Plaintiffs accurately recorded, in their own handwriting, the hours they worked on timesheets, which they signed for accuracy. They did not work any hours that they failed to record. Sanchez and Amador are not claiming that they were not paid for overtime worked prior to the implementation of the piecework program. And plaintiffs are not claiming that they were not paid for overtime worked or that they are owed compensation for any hours other than those reflected in their timesheets. Rather, plaintiffs claim they were not paid overtime at the rate of time and a half at $15.00 per hour, which is what they were paid prior to the implementation of the piecework program. Sanchez and Amador claim they worked 308.5 overtime hours for which they were not paid, and Quiles claims he worked 229.5 overtime hours for which he was not paid. Sanchez and Quiles calculated the amounts allegedly owed to them by adding the overtime hours from their paystubs. Amador calculated the amount allegedly owed to him by adding the overtime hours from June 2006 to the end of his employment.

II.

Summary judgment is appropriate where the record shows that "there is no genuine issue as to any material fact and that the moving party is entitled to judgment as a matter of law." FED. R. CIV. P. 56(c). A genuine issue for trial exists "if the evidence is such that a reasonable jury could return a verdict for the nonmoving party." Anderson v. Liberty Lobby, Inc., 477 U.S. 242, 248 (1986). The movant initially bears the burden of "identifying those portions of 'the pleadings, depositions, answers to interrogatories, and admissions on file, together with the affidavits, if any,' which it believes demonstrate the absence of a genuine issue of material fact." Celotex Corp. v. Catrett, 477 U.S. 317, 323 (1986). Once the movant has met this burden, the non-movant "may not rest upon the mere allegations or denials of the adverse party's pleading," but rather "must set forth specific facts showing that there is a genuine issue for trial." See FED. R. CIV. P. 56(e). I must construe all facts in the light most favorable to the non-movant and draw all justifiable inferences in favor of that party. See Anderson, 477 U.S. at 255.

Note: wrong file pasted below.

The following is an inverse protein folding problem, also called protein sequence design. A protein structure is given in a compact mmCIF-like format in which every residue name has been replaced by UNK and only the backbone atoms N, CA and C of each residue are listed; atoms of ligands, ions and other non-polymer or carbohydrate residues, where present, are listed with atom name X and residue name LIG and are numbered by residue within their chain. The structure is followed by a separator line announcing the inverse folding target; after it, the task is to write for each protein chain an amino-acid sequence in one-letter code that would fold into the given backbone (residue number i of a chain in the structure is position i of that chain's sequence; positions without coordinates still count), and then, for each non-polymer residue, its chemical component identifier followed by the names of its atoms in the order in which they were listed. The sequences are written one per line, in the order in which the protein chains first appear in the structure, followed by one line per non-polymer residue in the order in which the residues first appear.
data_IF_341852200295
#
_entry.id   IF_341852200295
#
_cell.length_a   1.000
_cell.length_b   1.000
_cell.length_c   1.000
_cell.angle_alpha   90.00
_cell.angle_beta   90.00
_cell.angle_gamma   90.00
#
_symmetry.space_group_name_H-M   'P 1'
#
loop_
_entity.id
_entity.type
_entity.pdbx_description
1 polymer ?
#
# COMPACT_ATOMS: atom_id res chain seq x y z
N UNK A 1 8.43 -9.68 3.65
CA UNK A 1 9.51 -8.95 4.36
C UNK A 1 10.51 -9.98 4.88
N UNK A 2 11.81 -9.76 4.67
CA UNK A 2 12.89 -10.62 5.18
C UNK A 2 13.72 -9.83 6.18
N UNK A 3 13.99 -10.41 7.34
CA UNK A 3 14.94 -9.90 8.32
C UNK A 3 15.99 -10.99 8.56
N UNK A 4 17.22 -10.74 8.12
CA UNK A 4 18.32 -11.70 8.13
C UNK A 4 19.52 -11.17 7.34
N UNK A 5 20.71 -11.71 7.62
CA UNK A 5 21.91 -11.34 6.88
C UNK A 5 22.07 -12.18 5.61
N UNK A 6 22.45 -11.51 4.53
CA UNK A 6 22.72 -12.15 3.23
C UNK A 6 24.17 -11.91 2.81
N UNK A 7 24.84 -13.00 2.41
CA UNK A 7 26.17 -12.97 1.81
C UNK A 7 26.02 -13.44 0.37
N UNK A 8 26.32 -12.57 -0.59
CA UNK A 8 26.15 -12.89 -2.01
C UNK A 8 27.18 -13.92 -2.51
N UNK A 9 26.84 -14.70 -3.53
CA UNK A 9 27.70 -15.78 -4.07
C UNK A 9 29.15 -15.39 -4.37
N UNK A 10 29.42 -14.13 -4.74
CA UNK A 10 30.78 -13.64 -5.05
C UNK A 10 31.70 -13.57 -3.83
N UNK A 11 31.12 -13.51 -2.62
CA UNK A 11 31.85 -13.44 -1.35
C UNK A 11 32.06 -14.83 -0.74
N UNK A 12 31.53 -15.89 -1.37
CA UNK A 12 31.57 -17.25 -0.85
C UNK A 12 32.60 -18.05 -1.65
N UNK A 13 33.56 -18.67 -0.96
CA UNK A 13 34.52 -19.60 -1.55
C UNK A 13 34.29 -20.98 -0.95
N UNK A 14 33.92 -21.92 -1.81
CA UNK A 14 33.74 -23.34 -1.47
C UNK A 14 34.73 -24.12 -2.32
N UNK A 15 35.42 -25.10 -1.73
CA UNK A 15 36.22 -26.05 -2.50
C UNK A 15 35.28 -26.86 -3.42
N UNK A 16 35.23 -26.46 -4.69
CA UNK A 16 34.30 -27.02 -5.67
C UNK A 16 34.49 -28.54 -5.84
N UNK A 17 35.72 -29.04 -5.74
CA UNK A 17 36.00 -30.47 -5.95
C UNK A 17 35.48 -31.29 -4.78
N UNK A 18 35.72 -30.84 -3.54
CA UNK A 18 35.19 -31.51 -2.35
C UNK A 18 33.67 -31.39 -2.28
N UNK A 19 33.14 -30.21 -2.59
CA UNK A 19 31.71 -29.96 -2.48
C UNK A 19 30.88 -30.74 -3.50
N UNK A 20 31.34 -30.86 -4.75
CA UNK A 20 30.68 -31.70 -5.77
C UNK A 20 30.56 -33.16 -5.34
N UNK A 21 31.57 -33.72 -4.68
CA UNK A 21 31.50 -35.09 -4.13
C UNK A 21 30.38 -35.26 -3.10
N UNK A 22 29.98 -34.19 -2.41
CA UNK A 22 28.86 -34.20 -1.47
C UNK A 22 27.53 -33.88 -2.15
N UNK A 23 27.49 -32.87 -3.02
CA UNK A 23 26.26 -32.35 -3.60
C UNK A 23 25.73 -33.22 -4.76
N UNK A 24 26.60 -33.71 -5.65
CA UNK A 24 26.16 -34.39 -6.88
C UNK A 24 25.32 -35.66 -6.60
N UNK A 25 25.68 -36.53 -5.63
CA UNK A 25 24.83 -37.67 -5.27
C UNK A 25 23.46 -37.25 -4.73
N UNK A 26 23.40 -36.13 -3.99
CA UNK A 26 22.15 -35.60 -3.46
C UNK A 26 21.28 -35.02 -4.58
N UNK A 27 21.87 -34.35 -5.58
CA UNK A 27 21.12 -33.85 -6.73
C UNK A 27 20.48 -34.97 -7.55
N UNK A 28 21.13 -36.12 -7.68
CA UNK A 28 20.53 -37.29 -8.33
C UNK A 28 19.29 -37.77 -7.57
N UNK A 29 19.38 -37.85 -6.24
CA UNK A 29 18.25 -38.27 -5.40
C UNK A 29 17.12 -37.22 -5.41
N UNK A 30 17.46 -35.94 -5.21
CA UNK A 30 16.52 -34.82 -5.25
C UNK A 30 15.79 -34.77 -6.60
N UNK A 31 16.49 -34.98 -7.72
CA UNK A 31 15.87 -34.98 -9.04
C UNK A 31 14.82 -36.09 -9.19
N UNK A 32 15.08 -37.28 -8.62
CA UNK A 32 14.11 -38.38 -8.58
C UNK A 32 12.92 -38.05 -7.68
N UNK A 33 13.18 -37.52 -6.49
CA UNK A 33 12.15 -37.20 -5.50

Guardian's statement of the burdens of proof in FLSA cases, while accurate, is inapplicable here. For the burden-shifting framework set forth in Anderson v. Mt. Clemens Pottery Co., 328 U.S. 680 (1946) to apply, the defendant's time records must be either inaccurate or inadequate. Turner v. The Saloon, Ltd., 491 F.Supp.2d 767, 770 (N.D. Ill. 2007). Here, neither party has made such a claim. The number of overtime hours is not at issue, but rather the rate at which compensation was paid for those hours.

III.

Plaintiffs claim that Guardian should have paid them overtime at the rate of $22.50 per hour, as opposed to the amount paid under the piecework program. Guardian argues that it is entitled to summary judgment on plaintiffs' FLSA, IMWL, and IWPCA claims because (1) Guardian compensated plaintiffs at piecework rates, which is permitted by the FLSA, IMWL, and IWPCA; (2) Guardian provided plaintiffs notice of the piecework program; and (3) none of the statutes require Guardian to have obtained plaintiffs' written authorization and agreement to be paid under the piecework program. Plaintiffs oppose summary judgment on the grounds that (1) the piecework program will inevitably cause pay to fall below the statutorily mandated minimum wage if the insulation installation work is "dwarfed by other compensable activities;" and (2) Guardian did not provide plaintiffs with rate of pay and place of payment information in writing as required under Illinois law.

I first address plaintiffs' FLSA claim. The FLSA requires that employees be compensated for overtime "at a rate not less than one and one-half times the regular rate . . . . " 29 U.S.C. § 207(a). The "regular rate" includes "all remuneration for employment paid to, or on behalf of, the employee," and excludes certain sums. 29 U.S.C. § 207(e).